Seeking Alpha

Alex Canahuate

View as an RSS Feed
Latest comments  |  Highest rated
  • Japan's Economic Woes Are Good For Gold [View article]
    I certainly don't disagree with your statements pertaining to China. However, the crux of the piece was to highlight that Japan's economic situation will precipitate protracted, weak-yen policies. I believe this is bullish for gold because Japan's policy bias -- when it comes to yen valuation - will be detrimental to the currency's status as a safe haven. 2012 saw gold trade in tandem with risk assets while currencies like the dollar, franc, and yen continued to benefit from safe haven demand during bouts of risk aversion. While I may not have articulated this as effectively as I had hoped, the implications of Japan's current policy skew will compromise the yen's allure as a safe haven. As the economic tribulations facing these perceived safe haven currencies continue to pile up, gold should once again become a viable alternative. Not necessarily as a short-term parking lot for sidelined cash, but as a medium-to-long term buy and hold as investors wait out the pervasive uncertainty.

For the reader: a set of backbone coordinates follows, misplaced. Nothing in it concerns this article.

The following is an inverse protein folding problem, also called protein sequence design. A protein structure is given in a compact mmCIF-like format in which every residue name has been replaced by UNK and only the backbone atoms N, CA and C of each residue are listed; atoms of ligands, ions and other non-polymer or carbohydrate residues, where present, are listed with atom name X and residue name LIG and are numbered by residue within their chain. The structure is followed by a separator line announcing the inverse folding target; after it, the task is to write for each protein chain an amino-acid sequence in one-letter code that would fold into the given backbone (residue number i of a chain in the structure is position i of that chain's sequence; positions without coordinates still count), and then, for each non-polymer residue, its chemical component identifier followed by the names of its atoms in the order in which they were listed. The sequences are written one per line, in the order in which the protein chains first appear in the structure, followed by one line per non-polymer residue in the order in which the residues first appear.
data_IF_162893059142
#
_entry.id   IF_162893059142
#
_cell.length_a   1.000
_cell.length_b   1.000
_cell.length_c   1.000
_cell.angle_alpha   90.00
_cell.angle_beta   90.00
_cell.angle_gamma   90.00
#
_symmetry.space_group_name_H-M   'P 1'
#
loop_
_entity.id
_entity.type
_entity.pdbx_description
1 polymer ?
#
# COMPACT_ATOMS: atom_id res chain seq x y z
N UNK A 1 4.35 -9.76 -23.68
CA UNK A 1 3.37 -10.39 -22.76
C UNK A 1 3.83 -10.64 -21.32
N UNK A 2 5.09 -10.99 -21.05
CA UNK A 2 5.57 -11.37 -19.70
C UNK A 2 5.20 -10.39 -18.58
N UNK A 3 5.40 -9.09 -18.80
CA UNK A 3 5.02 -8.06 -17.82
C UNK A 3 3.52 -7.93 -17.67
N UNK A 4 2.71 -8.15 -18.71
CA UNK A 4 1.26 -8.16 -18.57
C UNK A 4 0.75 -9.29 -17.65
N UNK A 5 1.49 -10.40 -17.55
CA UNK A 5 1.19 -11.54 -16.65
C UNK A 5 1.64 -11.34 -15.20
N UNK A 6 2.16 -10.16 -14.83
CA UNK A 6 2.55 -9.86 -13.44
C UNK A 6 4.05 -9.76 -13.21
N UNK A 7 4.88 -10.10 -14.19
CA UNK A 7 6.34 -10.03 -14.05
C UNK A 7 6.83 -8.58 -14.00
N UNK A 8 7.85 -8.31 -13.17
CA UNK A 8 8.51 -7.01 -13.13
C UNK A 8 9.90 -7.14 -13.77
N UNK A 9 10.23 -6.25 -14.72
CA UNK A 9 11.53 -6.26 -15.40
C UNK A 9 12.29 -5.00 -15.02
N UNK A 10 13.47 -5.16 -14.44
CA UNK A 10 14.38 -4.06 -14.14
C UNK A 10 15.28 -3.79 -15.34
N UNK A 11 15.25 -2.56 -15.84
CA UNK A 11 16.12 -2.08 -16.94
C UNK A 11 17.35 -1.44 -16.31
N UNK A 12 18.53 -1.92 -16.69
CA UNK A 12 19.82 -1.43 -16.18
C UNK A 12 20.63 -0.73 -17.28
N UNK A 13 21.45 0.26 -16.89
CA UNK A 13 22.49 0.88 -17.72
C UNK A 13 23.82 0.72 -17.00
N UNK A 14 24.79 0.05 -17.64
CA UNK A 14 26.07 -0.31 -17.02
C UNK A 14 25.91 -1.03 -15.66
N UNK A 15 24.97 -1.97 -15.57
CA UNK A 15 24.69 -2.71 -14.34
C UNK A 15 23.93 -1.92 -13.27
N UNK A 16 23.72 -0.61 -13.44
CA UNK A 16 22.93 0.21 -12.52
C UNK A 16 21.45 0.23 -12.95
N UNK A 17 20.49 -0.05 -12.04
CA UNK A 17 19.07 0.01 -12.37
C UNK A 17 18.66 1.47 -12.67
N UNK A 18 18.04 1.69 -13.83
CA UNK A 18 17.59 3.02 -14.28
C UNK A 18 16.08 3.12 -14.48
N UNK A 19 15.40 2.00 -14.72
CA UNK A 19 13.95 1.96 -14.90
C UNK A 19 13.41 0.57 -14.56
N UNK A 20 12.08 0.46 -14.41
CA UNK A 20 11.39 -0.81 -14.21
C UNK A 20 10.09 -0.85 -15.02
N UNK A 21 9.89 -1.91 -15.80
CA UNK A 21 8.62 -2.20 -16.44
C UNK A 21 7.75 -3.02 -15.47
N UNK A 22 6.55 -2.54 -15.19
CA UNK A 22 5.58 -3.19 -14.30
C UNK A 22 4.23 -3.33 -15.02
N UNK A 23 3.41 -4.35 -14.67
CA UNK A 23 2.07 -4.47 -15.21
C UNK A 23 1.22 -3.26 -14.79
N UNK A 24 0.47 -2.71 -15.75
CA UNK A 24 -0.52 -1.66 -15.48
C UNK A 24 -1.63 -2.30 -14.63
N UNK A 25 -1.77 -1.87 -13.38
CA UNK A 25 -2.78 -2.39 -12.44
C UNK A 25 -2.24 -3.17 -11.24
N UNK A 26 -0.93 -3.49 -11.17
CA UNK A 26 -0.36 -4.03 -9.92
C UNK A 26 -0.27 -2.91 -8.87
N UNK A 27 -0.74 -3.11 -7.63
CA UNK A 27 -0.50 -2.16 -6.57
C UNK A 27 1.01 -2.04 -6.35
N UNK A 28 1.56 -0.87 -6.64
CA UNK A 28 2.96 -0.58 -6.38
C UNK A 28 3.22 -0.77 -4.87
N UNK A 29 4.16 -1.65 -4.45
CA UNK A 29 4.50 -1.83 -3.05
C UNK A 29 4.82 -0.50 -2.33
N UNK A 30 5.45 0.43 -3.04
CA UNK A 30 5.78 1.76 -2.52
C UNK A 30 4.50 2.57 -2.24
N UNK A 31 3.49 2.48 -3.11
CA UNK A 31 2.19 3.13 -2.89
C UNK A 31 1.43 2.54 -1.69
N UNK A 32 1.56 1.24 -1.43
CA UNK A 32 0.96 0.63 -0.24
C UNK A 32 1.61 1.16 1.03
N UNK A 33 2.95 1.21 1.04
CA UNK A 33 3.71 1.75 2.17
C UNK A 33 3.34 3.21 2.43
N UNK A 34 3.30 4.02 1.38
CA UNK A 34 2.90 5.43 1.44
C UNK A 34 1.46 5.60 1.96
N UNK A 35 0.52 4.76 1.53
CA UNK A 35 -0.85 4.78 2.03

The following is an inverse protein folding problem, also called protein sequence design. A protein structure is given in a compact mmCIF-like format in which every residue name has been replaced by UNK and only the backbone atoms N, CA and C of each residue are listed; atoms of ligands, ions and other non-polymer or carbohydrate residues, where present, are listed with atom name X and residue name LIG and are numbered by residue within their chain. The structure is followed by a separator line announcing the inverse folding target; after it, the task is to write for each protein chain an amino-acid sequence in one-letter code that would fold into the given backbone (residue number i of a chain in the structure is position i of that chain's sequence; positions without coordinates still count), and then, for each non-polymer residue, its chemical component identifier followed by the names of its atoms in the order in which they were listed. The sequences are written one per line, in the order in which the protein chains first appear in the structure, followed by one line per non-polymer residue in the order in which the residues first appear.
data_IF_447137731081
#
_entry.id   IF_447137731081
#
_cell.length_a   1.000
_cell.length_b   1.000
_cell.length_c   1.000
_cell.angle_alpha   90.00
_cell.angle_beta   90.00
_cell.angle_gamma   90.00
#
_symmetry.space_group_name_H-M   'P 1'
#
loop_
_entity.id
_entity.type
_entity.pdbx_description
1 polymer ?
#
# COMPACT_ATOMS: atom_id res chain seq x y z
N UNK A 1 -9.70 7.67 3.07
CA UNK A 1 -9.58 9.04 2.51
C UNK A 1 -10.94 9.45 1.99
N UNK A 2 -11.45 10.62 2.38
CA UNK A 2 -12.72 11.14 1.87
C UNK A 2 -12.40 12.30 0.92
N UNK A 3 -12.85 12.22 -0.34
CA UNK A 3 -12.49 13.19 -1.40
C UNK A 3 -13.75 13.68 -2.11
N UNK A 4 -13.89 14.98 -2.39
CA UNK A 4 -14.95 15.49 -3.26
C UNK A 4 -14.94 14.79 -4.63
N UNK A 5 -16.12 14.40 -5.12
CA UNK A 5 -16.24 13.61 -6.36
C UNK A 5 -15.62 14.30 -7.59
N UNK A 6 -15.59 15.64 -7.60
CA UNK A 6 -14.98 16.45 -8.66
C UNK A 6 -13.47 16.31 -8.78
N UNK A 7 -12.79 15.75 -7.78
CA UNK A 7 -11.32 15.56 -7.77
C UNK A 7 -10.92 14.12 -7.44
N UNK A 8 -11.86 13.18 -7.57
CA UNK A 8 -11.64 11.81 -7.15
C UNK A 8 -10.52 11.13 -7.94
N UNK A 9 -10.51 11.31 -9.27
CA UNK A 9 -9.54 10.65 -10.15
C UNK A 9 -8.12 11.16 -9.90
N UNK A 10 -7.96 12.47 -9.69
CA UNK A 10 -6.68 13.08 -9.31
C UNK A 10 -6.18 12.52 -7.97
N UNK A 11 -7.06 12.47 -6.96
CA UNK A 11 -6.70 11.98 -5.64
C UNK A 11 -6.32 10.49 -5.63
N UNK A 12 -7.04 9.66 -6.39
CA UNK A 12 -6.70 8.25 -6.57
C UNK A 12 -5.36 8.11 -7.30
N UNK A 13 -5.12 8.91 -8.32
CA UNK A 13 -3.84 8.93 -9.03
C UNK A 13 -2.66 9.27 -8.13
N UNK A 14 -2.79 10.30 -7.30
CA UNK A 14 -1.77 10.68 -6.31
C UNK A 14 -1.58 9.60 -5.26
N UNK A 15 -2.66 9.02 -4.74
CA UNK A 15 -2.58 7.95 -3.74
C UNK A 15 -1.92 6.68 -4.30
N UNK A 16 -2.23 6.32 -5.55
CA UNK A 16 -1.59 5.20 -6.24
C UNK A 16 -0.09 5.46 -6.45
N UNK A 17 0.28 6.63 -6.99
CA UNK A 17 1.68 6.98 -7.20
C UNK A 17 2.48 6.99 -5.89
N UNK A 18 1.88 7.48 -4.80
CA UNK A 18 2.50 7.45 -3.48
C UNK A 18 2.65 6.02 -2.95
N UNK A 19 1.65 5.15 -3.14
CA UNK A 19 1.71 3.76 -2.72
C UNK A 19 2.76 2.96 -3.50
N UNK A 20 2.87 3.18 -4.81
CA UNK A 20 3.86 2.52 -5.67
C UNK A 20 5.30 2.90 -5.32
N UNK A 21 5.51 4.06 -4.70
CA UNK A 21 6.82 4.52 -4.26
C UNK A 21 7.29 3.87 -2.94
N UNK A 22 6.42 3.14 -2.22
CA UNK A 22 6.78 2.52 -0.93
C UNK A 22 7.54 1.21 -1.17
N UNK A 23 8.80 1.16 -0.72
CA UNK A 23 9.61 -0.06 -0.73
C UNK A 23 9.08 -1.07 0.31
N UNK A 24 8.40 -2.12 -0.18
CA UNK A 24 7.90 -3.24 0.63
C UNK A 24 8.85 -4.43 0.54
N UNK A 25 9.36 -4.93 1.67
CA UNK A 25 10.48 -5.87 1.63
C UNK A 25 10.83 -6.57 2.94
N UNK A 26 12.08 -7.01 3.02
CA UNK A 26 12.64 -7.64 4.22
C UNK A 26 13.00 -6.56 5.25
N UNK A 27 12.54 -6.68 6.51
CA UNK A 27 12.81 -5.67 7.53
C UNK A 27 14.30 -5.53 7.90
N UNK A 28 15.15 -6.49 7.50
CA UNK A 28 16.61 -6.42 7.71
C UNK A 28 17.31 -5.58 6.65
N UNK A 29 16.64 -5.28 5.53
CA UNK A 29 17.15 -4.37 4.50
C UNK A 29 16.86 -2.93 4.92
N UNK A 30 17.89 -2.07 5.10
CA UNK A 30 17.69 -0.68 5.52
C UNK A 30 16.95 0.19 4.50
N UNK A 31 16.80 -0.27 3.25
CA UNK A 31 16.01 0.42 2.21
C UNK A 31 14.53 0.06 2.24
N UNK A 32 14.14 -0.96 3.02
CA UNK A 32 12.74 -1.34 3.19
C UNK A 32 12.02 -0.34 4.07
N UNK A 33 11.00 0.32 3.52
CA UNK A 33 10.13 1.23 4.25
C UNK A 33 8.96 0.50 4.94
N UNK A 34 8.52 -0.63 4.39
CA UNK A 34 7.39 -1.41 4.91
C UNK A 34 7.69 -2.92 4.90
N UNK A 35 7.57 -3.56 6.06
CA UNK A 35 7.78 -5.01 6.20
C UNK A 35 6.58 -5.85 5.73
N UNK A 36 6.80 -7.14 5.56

The problem with gold as a safe haven is that the advent of ETPs and other paper gold products have introduced a high degree of institutional cash and the associated volatility into the gold market. This price gyration will naturally cause investors to question the safety of allocating funds to gold amidst a flight to quality - especially with a brief time horizon. From a short-term standpoint, I personally wouldn't recommend gold supplant a cash position, but if one expects to be out of the market for an extended period of time they may want to consider allocating a portion of those funds to gold.
    Jan 23 09:36 AM | 4 Likes Like |Link to Comment
  • Recent Chinese And Japanese Economic Data And The Implications For Precious Metals [View article]